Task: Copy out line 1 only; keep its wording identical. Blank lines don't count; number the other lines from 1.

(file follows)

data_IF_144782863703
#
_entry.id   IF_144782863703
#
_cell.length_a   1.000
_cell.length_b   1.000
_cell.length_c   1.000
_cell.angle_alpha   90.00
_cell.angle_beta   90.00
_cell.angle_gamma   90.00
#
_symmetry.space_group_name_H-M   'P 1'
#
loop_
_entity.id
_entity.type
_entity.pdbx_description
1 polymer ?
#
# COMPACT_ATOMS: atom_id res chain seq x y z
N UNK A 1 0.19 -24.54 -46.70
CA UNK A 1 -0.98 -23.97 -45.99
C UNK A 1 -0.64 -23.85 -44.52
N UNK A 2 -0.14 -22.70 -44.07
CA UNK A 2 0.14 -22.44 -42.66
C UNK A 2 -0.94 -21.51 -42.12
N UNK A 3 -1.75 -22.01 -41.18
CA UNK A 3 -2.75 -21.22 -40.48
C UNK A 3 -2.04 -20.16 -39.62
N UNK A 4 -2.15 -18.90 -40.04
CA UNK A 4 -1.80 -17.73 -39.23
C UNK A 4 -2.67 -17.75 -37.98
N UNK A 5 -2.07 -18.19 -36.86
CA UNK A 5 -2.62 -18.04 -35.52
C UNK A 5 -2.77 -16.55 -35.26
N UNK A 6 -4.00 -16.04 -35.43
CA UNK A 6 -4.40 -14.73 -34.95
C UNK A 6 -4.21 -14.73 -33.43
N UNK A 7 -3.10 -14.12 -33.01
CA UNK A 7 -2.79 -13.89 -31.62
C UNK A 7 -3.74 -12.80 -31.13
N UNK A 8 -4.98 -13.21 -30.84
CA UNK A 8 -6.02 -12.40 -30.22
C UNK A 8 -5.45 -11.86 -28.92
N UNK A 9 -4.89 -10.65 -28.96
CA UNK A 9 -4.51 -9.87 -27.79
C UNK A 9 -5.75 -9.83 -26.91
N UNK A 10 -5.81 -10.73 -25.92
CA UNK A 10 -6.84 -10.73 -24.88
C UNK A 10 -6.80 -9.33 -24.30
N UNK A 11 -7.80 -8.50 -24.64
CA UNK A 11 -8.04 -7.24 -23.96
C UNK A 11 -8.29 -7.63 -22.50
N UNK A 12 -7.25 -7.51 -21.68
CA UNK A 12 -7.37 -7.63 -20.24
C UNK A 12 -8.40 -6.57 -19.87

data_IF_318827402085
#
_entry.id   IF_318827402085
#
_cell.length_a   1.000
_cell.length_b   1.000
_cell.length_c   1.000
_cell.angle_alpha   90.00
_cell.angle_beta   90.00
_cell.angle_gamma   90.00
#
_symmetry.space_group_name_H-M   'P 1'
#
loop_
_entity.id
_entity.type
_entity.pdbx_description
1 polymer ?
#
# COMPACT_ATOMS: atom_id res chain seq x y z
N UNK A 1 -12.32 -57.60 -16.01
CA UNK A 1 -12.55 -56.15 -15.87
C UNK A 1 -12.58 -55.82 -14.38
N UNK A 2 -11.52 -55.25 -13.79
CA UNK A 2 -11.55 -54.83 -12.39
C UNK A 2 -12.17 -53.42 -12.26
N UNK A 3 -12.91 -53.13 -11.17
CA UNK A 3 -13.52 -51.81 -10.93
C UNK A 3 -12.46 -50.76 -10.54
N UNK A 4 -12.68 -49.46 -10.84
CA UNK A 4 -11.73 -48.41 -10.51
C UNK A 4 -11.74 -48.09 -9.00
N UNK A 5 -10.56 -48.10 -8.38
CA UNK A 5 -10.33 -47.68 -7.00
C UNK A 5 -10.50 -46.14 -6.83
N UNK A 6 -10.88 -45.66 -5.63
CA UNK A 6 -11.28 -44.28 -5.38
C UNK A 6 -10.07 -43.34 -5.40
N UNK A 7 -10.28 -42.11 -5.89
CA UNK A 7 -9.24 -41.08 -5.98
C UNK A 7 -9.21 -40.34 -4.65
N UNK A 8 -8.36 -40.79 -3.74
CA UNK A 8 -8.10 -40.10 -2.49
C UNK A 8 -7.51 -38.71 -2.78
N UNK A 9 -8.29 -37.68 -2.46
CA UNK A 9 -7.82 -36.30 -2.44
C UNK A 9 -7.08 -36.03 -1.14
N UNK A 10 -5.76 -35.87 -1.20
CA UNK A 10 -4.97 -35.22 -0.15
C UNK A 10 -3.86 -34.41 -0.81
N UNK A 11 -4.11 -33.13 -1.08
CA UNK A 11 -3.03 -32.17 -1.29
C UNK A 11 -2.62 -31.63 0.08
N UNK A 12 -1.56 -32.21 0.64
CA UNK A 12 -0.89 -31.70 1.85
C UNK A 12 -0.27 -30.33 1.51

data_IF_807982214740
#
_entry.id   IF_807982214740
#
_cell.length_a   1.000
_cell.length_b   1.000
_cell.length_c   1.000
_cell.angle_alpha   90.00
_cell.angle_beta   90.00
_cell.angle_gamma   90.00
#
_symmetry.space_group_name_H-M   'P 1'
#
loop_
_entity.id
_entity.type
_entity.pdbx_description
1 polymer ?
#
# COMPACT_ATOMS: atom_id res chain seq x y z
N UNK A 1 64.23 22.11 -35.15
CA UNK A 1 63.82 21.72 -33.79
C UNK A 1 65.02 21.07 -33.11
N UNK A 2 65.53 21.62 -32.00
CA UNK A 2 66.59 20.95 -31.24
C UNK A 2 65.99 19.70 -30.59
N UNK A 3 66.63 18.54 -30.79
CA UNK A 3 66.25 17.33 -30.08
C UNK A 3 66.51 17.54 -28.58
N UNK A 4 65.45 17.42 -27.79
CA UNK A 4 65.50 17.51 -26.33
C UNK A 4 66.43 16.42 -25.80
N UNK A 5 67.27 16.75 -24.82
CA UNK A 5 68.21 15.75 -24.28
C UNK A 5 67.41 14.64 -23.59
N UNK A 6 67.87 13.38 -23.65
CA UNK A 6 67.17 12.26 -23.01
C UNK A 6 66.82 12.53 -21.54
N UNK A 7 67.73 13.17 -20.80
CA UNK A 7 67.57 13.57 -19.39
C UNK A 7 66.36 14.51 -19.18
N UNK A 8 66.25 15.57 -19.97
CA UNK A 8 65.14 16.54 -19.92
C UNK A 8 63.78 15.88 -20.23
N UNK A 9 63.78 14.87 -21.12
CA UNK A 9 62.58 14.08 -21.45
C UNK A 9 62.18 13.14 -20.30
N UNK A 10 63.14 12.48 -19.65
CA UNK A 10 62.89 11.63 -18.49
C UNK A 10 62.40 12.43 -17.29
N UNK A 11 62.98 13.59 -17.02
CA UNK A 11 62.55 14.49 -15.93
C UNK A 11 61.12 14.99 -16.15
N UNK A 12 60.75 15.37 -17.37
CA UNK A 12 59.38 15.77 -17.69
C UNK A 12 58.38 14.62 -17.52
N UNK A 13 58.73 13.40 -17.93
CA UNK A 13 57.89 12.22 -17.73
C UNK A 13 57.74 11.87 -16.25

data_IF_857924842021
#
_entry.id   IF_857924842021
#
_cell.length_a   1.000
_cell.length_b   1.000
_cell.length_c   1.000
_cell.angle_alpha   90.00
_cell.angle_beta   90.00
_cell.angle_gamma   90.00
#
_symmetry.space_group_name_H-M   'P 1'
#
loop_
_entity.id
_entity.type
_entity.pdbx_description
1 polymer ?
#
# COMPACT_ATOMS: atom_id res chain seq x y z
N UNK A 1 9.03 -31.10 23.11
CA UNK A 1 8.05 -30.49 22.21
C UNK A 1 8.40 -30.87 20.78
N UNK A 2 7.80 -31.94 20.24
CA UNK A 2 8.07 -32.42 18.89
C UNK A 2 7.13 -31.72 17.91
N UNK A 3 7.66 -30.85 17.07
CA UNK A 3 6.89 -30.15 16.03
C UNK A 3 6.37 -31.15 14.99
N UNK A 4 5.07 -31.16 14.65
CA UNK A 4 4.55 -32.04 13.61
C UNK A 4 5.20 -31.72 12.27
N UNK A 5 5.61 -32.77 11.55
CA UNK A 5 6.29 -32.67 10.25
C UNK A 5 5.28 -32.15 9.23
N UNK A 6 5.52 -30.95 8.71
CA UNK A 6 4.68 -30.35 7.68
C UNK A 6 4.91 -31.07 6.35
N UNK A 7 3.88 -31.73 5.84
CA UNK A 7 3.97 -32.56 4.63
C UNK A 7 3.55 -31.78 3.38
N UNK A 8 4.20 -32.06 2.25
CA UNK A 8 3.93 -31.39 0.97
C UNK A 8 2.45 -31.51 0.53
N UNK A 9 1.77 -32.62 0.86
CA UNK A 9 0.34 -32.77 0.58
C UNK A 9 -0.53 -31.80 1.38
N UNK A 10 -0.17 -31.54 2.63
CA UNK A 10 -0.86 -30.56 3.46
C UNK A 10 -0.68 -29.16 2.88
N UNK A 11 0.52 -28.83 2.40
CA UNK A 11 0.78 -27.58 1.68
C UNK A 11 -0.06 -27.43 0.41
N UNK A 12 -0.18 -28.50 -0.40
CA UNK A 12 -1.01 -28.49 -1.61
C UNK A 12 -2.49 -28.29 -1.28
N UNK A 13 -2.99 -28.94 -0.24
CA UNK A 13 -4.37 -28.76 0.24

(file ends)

data_IF_144782863703